Blood was collected on the day of liver biopsy for the estimation of serum ALT levels. ALT was performed by UV enzymatic method using reagents from Roche (Cat. No. 10851132).
Percutaneous liver biopsies were performed with 16-18 gauge modified Menghini aspiration needles (Surecut® TSK, Japan). Biopsy specimens of more than 10mm length having at least five portal tracts were included in the study. Histological features of the liver biopsy specimens were analyzed according to METAVIR scoring system,11,12 by one histopathologist (QJ), without knowledge of the ALT levels. Every specimen was staged for fibrosis on a five-point scale as follows: F0 = no fibrosis, F1 = portal fibrosis without septa, F2 = portal fibrosis with rare septa, F3 = numerous septa without cirrhosis and F4 = cirrhosis.
F0 or F1 were regarded as minimal fibrosis and F2 to F4 as significant fibrosis. Histological activity, a measure of intensity of necroinflammatory lesions was graded on a four-point scale as follows: A0 = no histological activity, A1 = mild activity, A2 = moderate activity and A3 = Severe activity. A0 or A1 were classified as minimal activity and A2 or A3 as significant activity. Necroinflammatory lesions were graded through an algorithm based on focal lobular inflammation/necrosis, piecemeal and bridging necrosis. Portal inflammation was also recorded but was not part of grading algorithm. Primary end point for analysis was two severity groups, minimal disease (F<2 and A<2) and significant disease (F > 2 or A > 2).13
Steatosis was also divided into two broad groups; absent = grade 0 and present = any degree of steatosis. Effect of biopsy size on the assessment of liver disease was evaluated by categorizing them into two groups on the basis of number of portal tracts.14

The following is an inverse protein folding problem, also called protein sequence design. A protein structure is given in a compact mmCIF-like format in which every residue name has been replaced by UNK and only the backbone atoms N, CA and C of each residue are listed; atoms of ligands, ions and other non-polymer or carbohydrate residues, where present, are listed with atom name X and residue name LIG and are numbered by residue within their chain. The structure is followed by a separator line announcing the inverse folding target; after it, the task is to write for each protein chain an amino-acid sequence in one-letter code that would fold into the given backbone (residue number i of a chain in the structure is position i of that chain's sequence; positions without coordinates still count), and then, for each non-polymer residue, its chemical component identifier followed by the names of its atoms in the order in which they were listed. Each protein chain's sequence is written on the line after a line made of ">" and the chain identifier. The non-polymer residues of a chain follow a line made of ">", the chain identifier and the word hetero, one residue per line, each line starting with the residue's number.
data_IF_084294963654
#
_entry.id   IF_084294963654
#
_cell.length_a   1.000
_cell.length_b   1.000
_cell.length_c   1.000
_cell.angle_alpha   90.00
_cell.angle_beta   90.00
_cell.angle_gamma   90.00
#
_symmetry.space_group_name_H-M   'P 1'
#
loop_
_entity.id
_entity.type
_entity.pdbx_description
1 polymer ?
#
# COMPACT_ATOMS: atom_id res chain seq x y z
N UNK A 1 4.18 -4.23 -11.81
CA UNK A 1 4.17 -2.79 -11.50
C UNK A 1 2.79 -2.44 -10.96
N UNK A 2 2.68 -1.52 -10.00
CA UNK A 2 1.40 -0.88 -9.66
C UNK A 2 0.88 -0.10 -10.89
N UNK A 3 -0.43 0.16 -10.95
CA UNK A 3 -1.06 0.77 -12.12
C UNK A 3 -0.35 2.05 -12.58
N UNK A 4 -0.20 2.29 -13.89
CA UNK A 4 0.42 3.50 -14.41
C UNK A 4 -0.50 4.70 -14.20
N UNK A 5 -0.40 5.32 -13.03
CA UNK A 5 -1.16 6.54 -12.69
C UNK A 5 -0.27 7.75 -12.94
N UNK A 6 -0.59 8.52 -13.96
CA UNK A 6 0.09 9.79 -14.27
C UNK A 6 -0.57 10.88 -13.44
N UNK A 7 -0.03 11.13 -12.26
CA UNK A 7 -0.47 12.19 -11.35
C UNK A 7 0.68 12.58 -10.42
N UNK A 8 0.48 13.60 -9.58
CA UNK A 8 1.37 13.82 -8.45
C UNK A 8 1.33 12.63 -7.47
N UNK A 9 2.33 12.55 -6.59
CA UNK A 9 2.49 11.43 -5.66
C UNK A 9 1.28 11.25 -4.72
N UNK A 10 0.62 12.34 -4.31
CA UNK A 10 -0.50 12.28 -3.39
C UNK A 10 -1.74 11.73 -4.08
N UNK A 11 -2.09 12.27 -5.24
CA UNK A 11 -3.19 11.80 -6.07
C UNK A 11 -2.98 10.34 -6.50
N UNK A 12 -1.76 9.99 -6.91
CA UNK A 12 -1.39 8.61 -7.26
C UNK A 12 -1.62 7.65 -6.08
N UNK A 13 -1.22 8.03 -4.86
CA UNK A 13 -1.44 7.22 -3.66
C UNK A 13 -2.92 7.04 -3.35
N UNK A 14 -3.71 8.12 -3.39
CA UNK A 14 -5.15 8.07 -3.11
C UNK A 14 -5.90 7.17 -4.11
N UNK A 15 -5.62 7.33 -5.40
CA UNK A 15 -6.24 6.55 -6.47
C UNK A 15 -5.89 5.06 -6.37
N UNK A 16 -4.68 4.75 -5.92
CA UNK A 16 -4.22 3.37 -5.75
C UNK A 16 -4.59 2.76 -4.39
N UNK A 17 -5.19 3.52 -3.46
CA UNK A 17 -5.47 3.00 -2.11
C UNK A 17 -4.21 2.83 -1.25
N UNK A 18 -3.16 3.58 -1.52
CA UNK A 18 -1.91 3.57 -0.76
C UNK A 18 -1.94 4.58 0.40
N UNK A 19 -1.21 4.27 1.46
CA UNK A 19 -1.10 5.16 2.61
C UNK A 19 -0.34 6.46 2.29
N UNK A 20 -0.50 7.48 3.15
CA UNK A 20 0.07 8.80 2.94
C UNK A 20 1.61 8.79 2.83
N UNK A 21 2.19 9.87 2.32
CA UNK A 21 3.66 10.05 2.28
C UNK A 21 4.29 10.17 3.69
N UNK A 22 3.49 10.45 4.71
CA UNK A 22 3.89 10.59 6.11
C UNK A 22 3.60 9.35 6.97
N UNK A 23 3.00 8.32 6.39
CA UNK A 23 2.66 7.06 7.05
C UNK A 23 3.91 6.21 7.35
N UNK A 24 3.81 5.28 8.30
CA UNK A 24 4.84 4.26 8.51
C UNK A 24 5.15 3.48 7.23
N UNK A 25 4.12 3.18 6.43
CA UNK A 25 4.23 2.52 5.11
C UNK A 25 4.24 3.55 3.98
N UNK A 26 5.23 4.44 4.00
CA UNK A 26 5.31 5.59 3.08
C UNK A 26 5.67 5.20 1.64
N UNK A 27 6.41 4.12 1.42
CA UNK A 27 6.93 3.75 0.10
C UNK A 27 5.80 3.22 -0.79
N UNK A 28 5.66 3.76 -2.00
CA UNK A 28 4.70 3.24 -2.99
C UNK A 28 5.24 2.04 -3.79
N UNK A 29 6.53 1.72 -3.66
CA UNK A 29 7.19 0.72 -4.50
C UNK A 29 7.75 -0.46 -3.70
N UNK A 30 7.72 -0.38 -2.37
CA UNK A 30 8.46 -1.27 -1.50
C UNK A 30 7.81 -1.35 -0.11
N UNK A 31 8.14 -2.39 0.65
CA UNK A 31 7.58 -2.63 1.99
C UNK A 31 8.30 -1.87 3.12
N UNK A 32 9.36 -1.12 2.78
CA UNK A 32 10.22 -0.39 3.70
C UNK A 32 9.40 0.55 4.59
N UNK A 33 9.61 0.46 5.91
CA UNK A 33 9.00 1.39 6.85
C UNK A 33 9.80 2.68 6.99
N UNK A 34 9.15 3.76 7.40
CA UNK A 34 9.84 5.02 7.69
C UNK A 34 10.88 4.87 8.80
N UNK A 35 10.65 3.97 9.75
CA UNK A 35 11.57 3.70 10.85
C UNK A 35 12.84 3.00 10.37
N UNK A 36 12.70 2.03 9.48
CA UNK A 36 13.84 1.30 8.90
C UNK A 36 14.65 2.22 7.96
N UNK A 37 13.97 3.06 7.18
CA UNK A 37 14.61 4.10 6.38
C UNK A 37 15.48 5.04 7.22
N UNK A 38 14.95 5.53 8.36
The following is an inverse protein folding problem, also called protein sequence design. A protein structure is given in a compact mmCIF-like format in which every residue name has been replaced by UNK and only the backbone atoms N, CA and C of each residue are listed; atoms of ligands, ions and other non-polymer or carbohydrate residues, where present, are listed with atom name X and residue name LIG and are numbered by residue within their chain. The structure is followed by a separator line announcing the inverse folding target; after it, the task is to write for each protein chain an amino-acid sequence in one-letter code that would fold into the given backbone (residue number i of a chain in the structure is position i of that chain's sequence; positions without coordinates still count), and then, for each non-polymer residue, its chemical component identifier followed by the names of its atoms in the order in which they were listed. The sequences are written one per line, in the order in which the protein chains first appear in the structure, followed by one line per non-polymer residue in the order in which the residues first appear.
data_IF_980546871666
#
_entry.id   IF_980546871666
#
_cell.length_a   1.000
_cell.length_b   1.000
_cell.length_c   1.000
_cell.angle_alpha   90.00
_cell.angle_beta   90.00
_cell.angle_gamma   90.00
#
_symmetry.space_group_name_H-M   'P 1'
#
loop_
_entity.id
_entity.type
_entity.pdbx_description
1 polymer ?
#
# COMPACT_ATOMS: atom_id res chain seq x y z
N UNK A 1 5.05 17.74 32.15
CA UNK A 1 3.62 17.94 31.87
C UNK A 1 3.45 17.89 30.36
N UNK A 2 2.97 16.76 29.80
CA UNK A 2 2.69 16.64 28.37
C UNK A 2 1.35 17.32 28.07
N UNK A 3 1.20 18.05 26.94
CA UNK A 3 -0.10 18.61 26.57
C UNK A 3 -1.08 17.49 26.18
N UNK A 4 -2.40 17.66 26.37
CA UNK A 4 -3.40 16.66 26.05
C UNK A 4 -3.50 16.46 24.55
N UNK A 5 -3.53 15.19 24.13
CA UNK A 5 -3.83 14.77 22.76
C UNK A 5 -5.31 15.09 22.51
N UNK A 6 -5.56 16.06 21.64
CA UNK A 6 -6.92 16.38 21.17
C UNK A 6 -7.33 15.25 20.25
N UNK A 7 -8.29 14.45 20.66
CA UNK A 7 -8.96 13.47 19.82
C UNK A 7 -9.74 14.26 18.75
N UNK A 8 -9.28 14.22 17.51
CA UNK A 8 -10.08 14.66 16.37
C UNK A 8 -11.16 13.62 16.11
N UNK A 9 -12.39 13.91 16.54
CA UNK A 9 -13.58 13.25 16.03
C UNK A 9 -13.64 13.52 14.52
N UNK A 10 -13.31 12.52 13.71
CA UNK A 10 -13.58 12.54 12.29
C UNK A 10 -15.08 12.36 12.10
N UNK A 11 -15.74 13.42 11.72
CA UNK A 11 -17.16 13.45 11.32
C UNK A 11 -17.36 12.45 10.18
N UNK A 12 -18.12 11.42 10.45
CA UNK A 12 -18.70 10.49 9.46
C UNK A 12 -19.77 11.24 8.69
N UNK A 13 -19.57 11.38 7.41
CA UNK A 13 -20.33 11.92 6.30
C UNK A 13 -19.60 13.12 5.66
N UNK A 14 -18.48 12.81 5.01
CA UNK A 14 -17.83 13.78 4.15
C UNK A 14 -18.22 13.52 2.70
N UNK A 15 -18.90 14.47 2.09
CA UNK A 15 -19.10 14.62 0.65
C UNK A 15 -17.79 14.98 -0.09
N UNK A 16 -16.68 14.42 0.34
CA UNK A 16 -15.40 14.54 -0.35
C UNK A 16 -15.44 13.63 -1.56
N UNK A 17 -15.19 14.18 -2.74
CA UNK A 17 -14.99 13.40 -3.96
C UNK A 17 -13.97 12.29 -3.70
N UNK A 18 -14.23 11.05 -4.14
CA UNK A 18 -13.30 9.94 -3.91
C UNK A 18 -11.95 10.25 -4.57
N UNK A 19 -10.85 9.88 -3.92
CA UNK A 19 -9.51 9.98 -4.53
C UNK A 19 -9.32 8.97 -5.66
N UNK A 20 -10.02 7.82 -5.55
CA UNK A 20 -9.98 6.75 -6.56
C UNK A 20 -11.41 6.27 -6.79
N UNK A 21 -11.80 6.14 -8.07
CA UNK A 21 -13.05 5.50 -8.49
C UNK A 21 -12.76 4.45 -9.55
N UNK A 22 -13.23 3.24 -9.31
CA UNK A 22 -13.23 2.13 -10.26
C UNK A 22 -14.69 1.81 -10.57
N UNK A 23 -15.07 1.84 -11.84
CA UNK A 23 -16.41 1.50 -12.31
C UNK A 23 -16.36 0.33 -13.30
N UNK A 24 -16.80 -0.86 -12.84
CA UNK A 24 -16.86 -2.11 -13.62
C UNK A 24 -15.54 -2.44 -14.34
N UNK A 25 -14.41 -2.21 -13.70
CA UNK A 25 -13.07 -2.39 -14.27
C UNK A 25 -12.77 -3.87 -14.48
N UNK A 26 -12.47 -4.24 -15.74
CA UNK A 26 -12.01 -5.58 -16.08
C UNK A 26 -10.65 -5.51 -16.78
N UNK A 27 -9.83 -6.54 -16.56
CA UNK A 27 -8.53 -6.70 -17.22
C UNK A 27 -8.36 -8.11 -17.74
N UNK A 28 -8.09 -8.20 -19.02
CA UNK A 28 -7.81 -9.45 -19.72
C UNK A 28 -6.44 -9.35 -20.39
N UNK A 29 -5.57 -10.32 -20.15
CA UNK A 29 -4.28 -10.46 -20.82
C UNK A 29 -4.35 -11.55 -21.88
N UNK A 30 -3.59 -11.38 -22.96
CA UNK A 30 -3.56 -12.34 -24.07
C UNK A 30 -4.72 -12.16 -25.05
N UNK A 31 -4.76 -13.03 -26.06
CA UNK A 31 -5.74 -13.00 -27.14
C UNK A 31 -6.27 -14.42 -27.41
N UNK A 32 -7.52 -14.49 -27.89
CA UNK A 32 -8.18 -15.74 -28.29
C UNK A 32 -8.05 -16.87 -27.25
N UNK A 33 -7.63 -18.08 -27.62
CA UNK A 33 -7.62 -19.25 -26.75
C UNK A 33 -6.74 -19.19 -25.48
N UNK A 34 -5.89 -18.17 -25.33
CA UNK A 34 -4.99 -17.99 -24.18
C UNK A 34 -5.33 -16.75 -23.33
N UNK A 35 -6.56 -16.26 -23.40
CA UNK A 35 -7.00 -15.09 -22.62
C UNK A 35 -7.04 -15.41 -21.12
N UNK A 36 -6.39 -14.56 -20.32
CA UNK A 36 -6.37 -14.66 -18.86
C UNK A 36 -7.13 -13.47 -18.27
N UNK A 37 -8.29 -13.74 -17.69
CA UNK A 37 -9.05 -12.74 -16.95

Data entry and statistical analysis was performed using SPSS version 17.0. Results were expressed as mean ± standard deviation (SD) for quantitative variables and frequency and percentages for qualitative variables. Chi-square test was used to compare the qualitative variables. Independent t-test was used to compare the quantitative variables. A p value of less than 0.05 was considered as significant.
The study showed that out of 83 patients, 51 had minimal fibrosis; no fibrosis in 22 patients and portal fibrosis in 29 patients (Table-1).
Overall 32 patients had significant fibrosis; 23 had portal fibrosis with rare septa, 9 had numerous septa without cirrhosis. None of our patients had cirrhosis. Sixty eight patients showed minimal necroinflammatory activity; 32 patients had no activity and 36 patients had mild activity. Fifteen patients were classified as having significant activity; 12 had moderate and 3 had severe necroinflammatory activity. All the patients with significant activity also had significant fibrosis, except one who had moderate activity with portal fibrosis.
Fifty (60%) patients showed minimal disease on biopsy while 33 (40%) had significant disease (Table-2).
In the study group 39 (47%) were men and 44 (53%) were women. Gender of the patient was not associated with severity of the disease. Mean age of the patients with minimal disease was 32 ± 8 years while of those with significant disease was 38 ± 12 years. Fifty six patients were less than 40 years of age while 27 were 40 and above. In minimal disease 41 (82%) were less than 40 years of age as compared to 9 (18%) that were 40 and above. With significant disease 15 (45.4%) were below 40 years of age and 18 (54.5%) were above 40. Age was significantly associated with severity of the disease.
Mean serum ALT in the patients with minimal disease was 31.6 ± 14.1, while in those with significant disease was 40.9 ± 15.9. ALT levels were significantly associated with disease severity.